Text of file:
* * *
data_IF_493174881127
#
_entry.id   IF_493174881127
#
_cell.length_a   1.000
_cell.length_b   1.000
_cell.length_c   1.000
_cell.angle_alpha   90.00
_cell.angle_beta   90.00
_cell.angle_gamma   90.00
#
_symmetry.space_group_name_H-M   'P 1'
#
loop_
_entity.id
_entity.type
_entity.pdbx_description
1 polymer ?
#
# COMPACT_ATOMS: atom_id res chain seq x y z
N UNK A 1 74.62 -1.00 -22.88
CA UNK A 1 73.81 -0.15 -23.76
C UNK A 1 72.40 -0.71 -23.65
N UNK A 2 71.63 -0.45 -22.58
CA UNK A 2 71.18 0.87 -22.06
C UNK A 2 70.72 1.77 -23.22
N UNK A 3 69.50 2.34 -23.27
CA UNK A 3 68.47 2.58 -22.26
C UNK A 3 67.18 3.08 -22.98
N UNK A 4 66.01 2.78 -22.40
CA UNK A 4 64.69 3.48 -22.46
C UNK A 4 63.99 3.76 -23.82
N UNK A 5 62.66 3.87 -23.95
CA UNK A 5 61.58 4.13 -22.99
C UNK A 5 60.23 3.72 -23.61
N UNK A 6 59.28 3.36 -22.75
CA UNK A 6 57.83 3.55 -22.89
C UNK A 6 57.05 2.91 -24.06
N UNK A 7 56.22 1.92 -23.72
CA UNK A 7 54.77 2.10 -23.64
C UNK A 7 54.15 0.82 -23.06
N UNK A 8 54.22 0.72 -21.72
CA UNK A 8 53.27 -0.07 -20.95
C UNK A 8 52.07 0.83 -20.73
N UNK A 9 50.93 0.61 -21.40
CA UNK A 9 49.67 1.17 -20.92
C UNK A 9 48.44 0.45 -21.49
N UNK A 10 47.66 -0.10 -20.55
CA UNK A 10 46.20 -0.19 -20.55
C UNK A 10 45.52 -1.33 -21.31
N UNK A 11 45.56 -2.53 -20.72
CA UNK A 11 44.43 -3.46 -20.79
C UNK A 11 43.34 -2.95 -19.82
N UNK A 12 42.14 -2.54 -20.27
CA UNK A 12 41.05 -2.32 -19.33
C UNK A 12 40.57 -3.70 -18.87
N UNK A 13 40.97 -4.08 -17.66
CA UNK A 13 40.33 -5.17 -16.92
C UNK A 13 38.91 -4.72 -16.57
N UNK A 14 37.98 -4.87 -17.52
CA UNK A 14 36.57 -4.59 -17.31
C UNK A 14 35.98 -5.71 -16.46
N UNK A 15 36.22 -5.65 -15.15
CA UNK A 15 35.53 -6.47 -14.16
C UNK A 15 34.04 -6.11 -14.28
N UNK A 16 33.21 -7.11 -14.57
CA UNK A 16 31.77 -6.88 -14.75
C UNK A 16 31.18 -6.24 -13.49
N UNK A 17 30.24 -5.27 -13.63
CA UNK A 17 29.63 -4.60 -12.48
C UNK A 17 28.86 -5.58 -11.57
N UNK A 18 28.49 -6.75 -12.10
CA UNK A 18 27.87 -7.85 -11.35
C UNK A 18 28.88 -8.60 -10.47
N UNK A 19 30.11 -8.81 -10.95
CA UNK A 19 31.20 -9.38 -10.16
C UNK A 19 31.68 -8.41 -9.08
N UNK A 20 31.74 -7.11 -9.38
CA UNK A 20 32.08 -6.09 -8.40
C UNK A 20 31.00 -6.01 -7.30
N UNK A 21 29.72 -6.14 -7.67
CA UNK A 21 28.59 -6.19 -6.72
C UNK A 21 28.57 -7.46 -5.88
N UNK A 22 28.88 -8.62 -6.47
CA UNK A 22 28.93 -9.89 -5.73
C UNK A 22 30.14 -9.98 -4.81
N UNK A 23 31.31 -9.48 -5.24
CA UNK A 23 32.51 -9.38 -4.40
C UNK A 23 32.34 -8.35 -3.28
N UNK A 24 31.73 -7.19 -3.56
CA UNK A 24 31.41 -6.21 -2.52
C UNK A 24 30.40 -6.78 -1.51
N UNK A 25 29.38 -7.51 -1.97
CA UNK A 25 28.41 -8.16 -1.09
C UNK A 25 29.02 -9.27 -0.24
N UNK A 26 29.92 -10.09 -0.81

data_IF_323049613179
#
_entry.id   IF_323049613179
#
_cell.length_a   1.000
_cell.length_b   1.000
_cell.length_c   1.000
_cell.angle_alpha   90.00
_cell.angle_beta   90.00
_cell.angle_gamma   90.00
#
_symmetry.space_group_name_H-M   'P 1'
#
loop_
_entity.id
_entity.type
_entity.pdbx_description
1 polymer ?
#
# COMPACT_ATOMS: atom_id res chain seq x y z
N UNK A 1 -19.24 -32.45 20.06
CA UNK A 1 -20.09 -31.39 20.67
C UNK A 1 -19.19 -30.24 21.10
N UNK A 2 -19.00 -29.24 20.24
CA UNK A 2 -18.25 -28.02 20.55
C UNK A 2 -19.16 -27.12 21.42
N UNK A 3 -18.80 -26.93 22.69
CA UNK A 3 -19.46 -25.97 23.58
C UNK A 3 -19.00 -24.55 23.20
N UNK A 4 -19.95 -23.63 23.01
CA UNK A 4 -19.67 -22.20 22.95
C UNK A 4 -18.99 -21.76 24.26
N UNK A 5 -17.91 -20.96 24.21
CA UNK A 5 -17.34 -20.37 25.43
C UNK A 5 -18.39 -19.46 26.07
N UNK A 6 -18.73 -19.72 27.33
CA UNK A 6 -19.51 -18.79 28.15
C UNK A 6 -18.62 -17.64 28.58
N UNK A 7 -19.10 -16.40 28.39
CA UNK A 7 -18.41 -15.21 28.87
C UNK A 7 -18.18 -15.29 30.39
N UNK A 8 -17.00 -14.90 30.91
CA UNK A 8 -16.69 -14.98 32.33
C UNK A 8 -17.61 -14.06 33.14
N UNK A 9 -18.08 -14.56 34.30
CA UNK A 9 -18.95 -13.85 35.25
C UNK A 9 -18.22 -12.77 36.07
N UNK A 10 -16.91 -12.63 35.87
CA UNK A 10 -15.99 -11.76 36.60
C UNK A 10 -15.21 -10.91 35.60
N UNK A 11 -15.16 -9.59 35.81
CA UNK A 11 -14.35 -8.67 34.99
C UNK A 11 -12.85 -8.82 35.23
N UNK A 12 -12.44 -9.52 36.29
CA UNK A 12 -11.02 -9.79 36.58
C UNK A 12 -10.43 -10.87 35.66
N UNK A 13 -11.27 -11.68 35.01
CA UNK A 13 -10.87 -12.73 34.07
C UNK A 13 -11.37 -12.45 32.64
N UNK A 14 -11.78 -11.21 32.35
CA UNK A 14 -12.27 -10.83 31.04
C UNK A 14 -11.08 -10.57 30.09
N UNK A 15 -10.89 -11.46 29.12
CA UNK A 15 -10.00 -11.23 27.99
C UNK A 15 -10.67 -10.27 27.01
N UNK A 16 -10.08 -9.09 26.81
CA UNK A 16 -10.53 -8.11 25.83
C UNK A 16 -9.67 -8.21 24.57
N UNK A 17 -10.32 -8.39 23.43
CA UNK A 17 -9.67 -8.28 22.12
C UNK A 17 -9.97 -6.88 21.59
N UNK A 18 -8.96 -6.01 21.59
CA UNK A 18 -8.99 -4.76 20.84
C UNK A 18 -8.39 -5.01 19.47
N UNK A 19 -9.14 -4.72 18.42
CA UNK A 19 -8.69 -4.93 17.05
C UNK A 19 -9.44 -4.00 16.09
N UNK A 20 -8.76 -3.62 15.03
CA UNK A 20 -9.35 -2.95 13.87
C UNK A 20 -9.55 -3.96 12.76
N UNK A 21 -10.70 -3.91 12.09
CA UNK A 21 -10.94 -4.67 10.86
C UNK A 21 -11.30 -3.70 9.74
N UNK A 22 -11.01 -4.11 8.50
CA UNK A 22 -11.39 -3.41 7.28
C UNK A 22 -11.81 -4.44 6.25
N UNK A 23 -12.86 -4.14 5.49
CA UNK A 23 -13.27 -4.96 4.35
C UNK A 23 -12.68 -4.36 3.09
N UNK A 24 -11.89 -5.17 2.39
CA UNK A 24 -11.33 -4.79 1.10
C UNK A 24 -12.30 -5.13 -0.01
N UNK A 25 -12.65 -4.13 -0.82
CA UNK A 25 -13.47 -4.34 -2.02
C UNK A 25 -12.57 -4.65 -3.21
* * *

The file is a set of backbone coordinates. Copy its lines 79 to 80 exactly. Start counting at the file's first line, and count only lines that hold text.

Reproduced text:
CA UNK A 20 32.08 -6.09 -8.40
C UNK A 20 31.00 -6.01 -7.30